The applicability of modern tidal analogues to pre-vegetation paralic depositional models

Ginny-Marie Bradley, Jonathan Redfern, David Hodgetts, Annette Dale George, Grant Wach

Research output: Contribution to journalArticle

3 Citations (Scopus)

Abstract

In modern siliciclastic environments terrestrial and aquatic vegetation binds substrate, controls weathering and erosion rates, influences run-off, sediment supply and subsequent depositional architecture. This study assesses the applicability of modern depositional models that are impacted by vascular vegetation, as analogues for ancient pre-land plant systems. A review of pre-Devonian published literature demonstrates a paucity of described tidal successions; this is possibly due to the application of modern analogues for interpreting the record when there is a lack of tidal indicators. This paucity suggests a need for revised models of tidal deposition that consider the different environmental conditions prior to land plant evolution. This study examines the Ordovician-Silurian Tumblagooda Sandstone, which is exposed in the gorge of the Murchison River and coastal cliffs near Kalbarri, Western Australia. The Tumblagooda Sandstone comprises stacked sand-rich facies, with well-preserved bedforms and trace fossils. Previous interpretations of the depositional setting have proposed from a mixed sheet-braided fluvial and intertidal flats; to a continental setting dominated by fluvial and aeolian processes. An enigmatic element is the rarity of mud-rich facies preserved in the succession. Outcrop logging, facies and petrographic analysis record dominantly shallow water conditions with episodes of emergence. Abundant ichnotaxa indicate that marine conditions and bi-directional flow structures are evidence for an intertidal and subtidal depositional environment. A macrotidal estuary setting is proposed, with evidence for tidal channels and repeated fluvial incursions. Physical and biogenic sedimentary structures are indicative of tidal conditions. The lack of clay and silt resulted in the absence of flaser or lenticular-bedding. Instead cyclic deposition of thin beds and foreset bioturbation replaced mud drape deposits. Higher energy conditions prevailed in the absence of the binding activity of plants in the terrestrial and marine realm. This is suggestive of different weathering processes and a reduction in the preservation of some sedimentary features. © 2018 International Association of Sedimentologists.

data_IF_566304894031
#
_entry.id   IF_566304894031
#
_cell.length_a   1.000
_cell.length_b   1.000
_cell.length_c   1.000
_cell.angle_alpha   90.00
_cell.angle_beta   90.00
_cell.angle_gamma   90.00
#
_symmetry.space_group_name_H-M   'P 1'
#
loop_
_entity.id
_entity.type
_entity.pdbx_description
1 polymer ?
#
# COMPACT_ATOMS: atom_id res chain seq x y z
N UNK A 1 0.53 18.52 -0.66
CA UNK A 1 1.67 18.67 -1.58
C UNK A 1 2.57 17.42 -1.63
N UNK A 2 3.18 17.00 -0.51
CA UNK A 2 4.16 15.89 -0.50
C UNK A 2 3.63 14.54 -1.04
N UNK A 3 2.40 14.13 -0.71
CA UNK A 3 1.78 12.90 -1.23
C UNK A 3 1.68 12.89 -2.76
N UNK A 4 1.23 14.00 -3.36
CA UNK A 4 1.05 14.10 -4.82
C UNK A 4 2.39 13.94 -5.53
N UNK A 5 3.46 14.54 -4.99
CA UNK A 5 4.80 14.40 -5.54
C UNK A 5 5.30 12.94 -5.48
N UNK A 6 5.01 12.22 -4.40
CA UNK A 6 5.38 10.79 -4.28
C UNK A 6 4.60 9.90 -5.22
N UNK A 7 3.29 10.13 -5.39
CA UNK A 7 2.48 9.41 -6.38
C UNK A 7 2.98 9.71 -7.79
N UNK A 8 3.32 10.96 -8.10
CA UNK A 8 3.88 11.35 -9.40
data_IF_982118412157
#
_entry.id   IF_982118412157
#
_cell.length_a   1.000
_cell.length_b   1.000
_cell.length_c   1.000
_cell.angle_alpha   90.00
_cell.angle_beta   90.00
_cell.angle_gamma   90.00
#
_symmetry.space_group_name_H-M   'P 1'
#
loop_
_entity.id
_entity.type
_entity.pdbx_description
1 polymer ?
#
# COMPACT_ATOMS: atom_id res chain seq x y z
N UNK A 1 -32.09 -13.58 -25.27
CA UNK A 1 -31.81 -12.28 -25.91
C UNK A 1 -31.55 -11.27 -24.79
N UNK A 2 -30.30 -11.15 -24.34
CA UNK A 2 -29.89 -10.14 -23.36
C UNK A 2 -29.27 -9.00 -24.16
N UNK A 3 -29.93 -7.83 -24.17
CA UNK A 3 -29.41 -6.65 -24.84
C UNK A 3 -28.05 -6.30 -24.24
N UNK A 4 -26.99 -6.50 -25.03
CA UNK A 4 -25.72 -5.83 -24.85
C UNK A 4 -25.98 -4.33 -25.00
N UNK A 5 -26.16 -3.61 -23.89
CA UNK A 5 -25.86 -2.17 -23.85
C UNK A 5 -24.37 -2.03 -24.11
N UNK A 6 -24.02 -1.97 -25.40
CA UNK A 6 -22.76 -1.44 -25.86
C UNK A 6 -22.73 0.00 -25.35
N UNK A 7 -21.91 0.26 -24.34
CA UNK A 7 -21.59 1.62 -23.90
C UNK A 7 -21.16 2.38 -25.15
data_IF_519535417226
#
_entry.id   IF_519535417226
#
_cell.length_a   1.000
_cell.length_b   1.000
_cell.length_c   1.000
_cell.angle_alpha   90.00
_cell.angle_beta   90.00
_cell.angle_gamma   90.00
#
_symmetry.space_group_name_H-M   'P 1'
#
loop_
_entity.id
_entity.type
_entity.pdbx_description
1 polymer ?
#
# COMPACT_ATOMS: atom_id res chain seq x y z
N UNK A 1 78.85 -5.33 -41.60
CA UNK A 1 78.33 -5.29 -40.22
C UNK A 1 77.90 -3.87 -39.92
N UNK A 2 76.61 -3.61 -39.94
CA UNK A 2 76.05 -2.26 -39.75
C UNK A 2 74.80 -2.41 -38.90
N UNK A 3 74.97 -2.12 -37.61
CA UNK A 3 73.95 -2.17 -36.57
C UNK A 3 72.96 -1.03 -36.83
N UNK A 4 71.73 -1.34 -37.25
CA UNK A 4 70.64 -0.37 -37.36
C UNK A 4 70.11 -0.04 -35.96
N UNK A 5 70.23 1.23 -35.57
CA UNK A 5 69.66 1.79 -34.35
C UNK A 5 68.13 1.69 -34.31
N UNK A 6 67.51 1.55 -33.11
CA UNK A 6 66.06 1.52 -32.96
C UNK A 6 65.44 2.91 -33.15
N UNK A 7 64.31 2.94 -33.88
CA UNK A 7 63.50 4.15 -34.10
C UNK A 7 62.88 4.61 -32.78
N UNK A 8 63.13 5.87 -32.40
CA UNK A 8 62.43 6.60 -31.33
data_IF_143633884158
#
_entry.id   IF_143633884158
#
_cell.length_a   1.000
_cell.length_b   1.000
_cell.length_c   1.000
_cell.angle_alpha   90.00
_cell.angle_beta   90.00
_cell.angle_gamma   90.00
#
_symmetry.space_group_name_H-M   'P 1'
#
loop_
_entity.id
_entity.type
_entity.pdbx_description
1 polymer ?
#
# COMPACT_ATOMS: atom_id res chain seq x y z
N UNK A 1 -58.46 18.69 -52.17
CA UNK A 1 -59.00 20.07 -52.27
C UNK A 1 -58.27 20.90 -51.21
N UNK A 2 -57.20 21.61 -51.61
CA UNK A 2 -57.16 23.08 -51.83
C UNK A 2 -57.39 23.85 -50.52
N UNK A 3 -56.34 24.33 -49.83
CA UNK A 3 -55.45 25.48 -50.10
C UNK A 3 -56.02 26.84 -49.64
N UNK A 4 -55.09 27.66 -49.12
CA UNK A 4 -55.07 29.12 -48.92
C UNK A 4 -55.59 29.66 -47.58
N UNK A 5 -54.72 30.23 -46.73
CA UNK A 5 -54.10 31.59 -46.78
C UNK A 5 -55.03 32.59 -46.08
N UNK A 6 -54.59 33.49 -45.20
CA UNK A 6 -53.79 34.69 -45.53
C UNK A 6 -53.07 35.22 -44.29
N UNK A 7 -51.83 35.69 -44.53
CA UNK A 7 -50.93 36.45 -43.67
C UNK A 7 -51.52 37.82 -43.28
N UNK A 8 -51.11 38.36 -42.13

Original languageEnglish
Pages (from-to)2171-2201
Number of pages31
JournalSedimentology
Early online date31 Jan 2018
DOIs
Publication statusPublished - Oct 2018

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vegetation
mud
sandstone
subtidal environment
sedimentary feature
fluvial process
tidal channel
eolian process
weathering rate
terrestrial environment
trace fossil
flow structure
rarity
bedform
sedimentary structure
bioturbation
erosion rate
gorge
cliff
depositional environment

Cite this

Bradley, Ginny-Marie ; Redfern, Jonathan ; Hodgetts, David ; George, Annette Dale ; Wach, Grant. / The applicability of modern tidal analogues to pre-vegetation paralic depositional models. In: Sedimentology. 2018 ; pp. 2171-2201.
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abstract = "In modern siliciclastic environments terrestrial and aquatic vegetation binds substrate, controls weathering and erosion rates, influences run-off, sediment supply and subsequent depositional architecture. This study assesses the applicability of modern depositional models that are impacted by vascular vegetation, as analogues for ancient pre-land plant systems. A review of pre-Devonian published literature demonstrates a paucity of described tidal successions; this is possibly due to the application of modern analogues for interpreting the record when there is a lack of tidal indicators. This paucity suggests a need for revised models of tidal deposition that consider the different environmental conditions prior to land plant evolution. This study examines the Ordovician-Silurian Tumblagooda Sandstone, which is exposed in the gorge of the Murchison River and coastal cliffs near Kalbarri, Western Australia. The Tumblagooda Sandstone comprises stacked sand-rich facies, with well-preserved bedforms and trace fossils. Previous interpretations of the depositional setting have proposed from a mixed sheet-braided fluvial and intertidal flats; to a continental setting dominated by fluvial and aeolian processes. An enigmatic element is the rarity of mud-rich facies preserved in the succession. Outcrop logging, facies and petrographic analysis record dominantly shallow water conditions with episodes of emergence. Abundant ichnotaxa indicate that marine conditions and bi-directional flow structures are evidence for an intertidal and subtidal depositional environment. A macrotidal estuary setting is proposed, with evidence for tidal channels and repeated fluvial incursions. Physical and biogenic sedimentary structures are indicative of tidal conditions. The lack of clay and silt resulted in the absence of flaser or lenticular-bedding. Instead cyclic deposition of thin beds and foreset bioturbation replaced mud drape deposits. Higher energy conditions prevailed in the absence of the binding activity of plants in the terrestrial and marine realm. This is suggestive of different weathering processes and a reduction in the preservation of some sedimentary features. {\circledC} 2018 International Association of Sedimentologists.",
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The applicability of modern tidal analogues to pre-vegetation paralic depositional models. / Bradley, Ginny-Marie; Redfern, Jonathan; Hodgetts, David; George, Annette Dale; Wach, Grant.

In: Sedimentology, 10.2018, p. 2171-2201.

Research output: Contribution to journalArticle

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